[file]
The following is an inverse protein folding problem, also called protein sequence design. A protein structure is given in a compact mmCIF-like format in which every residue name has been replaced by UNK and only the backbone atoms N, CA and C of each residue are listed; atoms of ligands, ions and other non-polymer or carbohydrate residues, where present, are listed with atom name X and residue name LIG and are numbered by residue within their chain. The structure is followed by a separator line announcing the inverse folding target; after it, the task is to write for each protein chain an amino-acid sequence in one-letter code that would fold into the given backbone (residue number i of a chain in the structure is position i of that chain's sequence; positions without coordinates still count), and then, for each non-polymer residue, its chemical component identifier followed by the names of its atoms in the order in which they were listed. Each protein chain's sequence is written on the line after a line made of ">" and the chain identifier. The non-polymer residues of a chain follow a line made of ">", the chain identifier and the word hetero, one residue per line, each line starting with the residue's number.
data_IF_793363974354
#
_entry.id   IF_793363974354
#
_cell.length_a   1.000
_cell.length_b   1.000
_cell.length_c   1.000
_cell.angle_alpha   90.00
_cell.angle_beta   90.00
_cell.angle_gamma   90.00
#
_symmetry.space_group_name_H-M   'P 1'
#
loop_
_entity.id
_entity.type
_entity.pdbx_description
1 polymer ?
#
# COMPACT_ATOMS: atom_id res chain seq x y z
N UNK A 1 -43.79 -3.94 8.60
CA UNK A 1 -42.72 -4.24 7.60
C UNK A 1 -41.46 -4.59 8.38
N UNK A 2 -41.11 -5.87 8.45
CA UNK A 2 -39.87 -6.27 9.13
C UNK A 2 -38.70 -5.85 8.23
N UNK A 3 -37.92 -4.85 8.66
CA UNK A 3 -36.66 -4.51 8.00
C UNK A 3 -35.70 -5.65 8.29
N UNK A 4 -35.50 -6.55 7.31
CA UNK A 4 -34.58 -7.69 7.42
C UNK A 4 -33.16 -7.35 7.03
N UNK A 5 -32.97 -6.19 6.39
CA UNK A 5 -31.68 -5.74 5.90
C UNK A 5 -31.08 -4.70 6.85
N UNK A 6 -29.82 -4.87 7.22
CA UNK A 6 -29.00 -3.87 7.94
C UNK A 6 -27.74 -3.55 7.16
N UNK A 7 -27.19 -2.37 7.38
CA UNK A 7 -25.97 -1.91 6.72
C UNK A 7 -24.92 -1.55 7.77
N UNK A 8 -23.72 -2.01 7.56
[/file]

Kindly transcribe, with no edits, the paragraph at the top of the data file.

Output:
The following is an inverse protein folding problem, also called protein sequence design. A protein structure is given in a compact mmCIF-like format in which every residue name has been replaced by UNK and only the backbone atoms N, CA and C of each residue are listed; atoms of ligands, ions and other non-polymer or carbohydrate residues, where present, are listed with atom name X and residue name LIG and are numbered by residue within their chain. The structure is followed by a separator line announcing the inverse folding target; after it, the task is to write for each protein chain an amino-acid sequence in one-letter code that would fold into the given backbone (residue number i of a chain in the structure is position i of that chain's sequence; positions without coordinates still count), and then, for each non-polymer residue, its chemical component identifier followed by the names of its atoms in the order in which they were listed. Each protein chain's sequence is written on the line after a line made of ">" and the chain identifier. The non-polymer residues of a chain follow a line made of ">", the chain identifier and the word hetero, one residue per line, each line starting with the residue's number.